Andrew Leedy is a “virtual technical specialist” at PTC, which means he carries out demos. Lots of them. Whether someone needs to see how the basic Creo package works, or wants insights on the new additive manufacturing extension, Leedy delivers.
As a result, he’s come to know Creo better than most people. And in fact, he’s host of the Novedge Webinar focusing on the new Creo Extensions this month. You canlearn more about it here.
Here’s a quick peek at what Leedy thinks everyone should know about Creo 4 and its extensions:
Leedy: There are a lot of features in Creo 4 that I was very excited to see. At my office we do a lot of 3D printing, so the ability to add in lattice structure with the Additive Manufacturing Extension has been very beneficial. We also have the ability to set up our trays and print directly from Creo to our Stratasys printer with the new printer integration. I also have to give a special shot-out to some of the new ui enhancements. Box-select and the left click mini-toolbar, just as two examples, make things a lot faster!
Novedge: Tell us just 5 things you wish everyone knew about Creo’s new extensions.
Leedy: There are many new improvements on some older extensions as well as some new extensions everyone should know about.
Flexible modeling can now be used with sheet metal parts, and you can now identify sheet metal-specific features. This allows you to easily change the types of bend reliefs in your part or a bend radius and puts them in your design objects tree, regardless of whether your part is an import or a Creo-built part.
.Obj files can be imported into Creo Freestyle as a primitive, allowing them to easily work with other sub-divisional modeling tools.
A new Creo extension called GD&T advisor supports guided creation of semantically valid GD&T. This allows users to fully constrain their model geometry while also lending a helping hand on how to apply the GD&T to comply to ASME or ISO standards.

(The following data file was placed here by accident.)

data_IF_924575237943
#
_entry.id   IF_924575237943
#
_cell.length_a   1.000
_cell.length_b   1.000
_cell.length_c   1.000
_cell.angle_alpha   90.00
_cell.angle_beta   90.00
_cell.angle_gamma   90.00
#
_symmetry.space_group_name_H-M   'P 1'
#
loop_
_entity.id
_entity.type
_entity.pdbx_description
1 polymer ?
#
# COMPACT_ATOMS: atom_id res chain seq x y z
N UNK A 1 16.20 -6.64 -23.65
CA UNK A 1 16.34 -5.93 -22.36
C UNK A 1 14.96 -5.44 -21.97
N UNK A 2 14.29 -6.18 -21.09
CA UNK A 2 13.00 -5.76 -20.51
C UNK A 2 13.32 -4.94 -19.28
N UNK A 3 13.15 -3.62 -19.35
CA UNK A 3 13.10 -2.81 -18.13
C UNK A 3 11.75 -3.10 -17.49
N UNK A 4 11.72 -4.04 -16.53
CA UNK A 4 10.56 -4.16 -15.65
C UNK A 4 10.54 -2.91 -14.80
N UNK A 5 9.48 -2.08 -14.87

The Intelligent fastener extension supports the ability to control your hole creation. It can be set to either make the whole an assembly cut, a part cut, or even has an option to create no hole at all.
Creo Interactive Service Design Extension supports the ability to apply G3 acceleration connections for curves and surfaces in Creo 4, allowing the curves to be a lot smoother than before. Novedge: There is currently a promotion going on with Creo that allows you to choose three of these Extensions. Can you help me announce it?
Leedy: The current promotion allows you to trade in your existing Creo perpetual license and subscribe to a Creo Parametric Essentials package to choose 3 out of the 4 of the following extensions: Interactive Surface Design, Simulation, Piping & Cabling, and Additive Manufacturing. It also offers E-Learning, the Design Exploration Extension, and the Human Factors Extension.
Leedy has a lot more to say about Creo, as you might imagine. What else can you do with new and updated extensions in Creo 4? Watch the recording of our live Novedge Webinar. You’ll learn abouthow the following extensions can unlock value for your business: Interactive Surface Design Extension (ISDX); Piping and Cabling Extension (PCX); Simulation Extension; Additive Manufacturing Extension. Leedy will take questions. Plus, we’ll tell you how you can get some extensions free when you purchase a subscription license.
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